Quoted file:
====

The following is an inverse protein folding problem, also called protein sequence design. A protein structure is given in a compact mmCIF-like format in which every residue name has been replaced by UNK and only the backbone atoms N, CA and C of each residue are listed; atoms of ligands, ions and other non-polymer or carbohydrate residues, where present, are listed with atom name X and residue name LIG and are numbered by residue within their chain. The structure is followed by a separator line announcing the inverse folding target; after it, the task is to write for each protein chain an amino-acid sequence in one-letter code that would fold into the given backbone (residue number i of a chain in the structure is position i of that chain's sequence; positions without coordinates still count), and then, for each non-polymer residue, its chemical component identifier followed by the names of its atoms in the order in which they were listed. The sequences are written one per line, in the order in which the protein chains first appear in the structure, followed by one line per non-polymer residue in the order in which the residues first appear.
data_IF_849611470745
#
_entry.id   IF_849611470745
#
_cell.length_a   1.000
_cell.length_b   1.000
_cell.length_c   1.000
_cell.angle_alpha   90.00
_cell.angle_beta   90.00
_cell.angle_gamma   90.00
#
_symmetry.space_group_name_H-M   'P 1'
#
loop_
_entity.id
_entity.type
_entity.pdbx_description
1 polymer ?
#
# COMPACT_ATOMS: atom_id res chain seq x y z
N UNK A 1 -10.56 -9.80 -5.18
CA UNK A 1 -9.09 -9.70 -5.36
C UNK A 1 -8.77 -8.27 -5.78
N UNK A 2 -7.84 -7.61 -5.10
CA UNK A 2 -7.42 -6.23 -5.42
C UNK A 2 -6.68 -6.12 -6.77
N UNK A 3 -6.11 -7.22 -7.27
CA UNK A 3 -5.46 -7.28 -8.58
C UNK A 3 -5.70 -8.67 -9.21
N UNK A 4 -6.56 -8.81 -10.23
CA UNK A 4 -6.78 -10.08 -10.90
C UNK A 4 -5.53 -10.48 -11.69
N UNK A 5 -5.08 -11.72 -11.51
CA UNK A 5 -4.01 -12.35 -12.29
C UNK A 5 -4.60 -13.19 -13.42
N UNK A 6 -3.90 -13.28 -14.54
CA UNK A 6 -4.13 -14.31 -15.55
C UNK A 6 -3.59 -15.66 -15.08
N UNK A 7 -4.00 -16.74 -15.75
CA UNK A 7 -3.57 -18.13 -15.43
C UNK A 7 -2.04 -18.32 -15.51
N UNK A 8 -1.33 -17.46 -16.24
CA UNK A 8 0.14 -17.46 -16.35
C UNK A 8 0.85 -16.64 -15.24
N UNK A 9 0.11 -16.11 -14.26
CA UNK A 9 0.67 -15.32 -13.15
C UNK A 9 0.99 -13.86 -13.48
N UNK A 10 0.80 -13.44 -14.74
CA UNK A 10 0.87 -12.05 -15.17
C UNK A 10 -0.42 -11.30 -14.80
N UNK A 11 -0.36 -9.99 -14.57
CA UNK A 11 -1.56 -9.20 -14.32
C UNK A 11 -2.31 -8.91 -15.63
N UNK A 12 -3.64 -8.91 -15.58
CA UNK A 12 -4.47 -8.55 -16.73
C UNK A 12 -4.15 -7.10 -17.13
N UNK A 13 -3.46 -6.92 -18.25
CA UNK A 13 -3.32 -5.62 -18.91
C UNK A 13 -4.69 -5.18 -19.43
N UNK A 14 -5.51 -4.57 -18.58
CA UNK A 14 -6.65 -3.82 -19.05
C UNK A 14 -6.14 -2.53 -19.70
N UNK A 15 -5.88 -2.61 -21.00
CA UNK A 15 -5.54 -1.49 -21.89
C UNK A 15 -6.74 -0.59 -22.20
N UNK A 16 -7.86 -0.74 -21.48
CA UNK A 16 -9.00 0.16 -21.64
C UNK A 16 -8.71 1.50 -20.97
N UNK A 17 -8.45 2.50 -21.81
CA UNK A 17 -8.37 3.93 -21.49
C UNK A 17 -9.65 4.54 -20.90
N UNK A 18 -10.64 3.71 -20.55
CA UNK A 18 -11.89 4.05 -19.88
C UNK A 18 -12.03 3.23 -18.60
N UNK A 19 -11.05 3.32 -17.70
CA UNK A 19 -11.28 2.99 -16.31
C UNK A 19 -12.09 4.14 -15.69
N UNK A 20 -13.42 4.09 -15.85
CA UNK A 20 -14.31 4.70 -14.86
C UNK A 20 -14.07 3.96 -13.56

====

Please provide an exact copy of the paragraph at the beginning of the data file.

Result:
The following is an inverse protein folding problem, also called protein sequence design. A protein structure is given in a compact mmCIF-like format in which every residue name has been replaced by UNK and only the backbone atoms N, CA and C of each residue are listed; atoms of ligands, ions and other non-polymer or carbohydrate residues, where present, are listed with atom name X and residue name LIG and are numbered by residue within their chain. The structure is followed by a separator line announcing the inverse folding target; after it, the task is to write for each protein chain an amino-acid sequence in one-letter code that would fold into the given backbone (residue number i of a chain in the structure is position i of that chain's sequence; positions without coordinates still count), and then, for each non-polymer residue, its chemical component identifier followed by the names of its atoms in the order in which they were listed. The sequences are written one per line, in the order in which the protein chains first appear in the structure, followed by one line per non-polymer residue in the order in which the residues first appear.